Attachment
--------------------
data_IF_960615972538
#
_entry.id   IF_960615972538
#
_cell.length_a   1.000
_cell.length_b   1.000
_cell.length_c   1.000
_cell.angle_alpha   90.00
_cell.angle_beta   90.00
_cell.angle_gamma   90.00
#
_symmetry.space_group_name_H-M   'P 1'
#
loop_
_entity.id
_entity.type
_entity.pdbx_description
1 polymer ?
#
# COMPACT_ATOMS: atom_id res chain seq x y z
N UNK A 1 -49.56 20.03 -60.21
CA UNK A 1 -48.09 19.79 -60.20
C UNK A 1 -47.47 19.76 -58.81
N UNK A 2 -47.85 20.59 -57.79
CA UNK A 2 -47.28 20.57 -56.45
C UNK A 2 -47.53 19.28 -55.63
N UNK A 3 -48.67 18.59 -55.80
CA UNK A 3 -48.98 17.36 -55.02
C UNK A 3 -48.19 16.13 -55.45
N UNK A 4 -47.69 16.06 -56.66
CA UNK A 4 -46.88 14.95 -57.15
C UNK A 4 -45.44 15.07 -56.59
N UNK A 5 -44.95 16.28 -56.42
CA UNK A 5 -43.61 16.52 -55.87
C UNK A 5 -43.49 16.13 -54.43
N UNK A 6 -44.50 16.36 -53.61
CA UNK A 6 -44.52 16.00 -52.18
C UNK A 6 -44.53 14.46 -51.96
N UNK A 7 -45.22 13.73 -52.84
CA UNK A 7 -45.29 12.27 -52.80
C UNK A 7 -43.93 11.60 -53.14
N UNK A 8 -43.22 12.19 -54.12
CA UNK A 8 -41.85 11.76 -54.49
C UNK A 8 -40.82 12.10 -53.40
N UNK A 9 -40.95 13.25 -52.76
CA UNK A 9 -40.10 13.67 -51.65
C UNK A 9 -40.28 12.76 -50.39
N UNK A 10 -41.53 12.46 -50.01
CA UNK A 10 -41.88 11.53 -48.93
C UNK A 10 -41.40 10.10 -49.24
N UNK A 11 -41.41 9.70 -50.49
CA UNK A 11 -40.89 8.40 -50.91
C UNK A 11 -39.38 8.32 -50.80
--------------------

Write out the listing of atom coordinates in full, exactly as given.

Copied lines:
data_IF_960615972538
#
_entry.id   IF_960615972538
#
_cell.length_a   1.000
_cell.length_b   1.000
_cell.length_c   1.000
_cell.angle_alpha   90.00
_cell.angle_beta   90.00
_cell.angle_gamma   90.00
#
_symmetry.space_group_name_H-M   'P 1'
#
loop_
_entity.id
_entity.type
_entity.pdbx_description
1 polymer ?
#
# COMPACT_ATOMS: atom_id res chain seq x y z
N UNK A 1 -49.56 20.03 -60.21
CA UNK A 1 -48.09 19.79 -60.20
C UNK A 1 -47.47 19.76 -58.81
N UNK A 2 -47.85 20.59 -57.79
CA UNK A 2 -47.28 20.57 -56.45
C UNK A 2 -47.53 19.28 -55.63
N UNK A 3 -48.67 18.59 -55.80
CA UNK A 3 -48.98 17.36 -55.02
C UNK A 3 -48.19 16.13 -55.45
N UNK A 4 -47.69 16.06 -56.66
CA UNK A 4 -46.88 14.95 -57.15
C UNK A 4 -45.44 15.07 -56.59
N UNK A 5 -44.95 16.28 -56.42
CA UNK A 5 -43.61 16.52 -55.87
C UNK A 5 -43.49 16.13 -54.43
N UNK A 6 -44.50 16.36 -53.61
CA UNK A 6 -44.52 16.00 -52.18
C UNK A 6 -44.53 14.46 -51.96
N UNK A 7 -45.22 13.73 -52.84
CA UNK A 7 -45.29 12.27 -52.80
C UNK A 7 -43.93 11.60 -53.14
N UNK A 8 -43.22 12.19 -54.12
CA UNK A 8 -41.85 11.76 -54.49
C UNK A 8 -40.82 12.10 -53.40
N UNK A 9 -40.95 13.25 -52.76
CA UNK A 9 -40.10 13.67 -51.65
C UNK A 9 -40.28 12.76 -50.39
N UNK A 10 -41.53 12.46 -50.01
CA UNK A 10 -41.88 11.53 -48.93
C UNK A 10 -41.40 10.10 -49.24
N UNK A 11 -41.41 9.70 -50.49
CA UNK A 11 -40.89 8.40 -50.91
C UNK A 11 -39.38 8.32 -50.80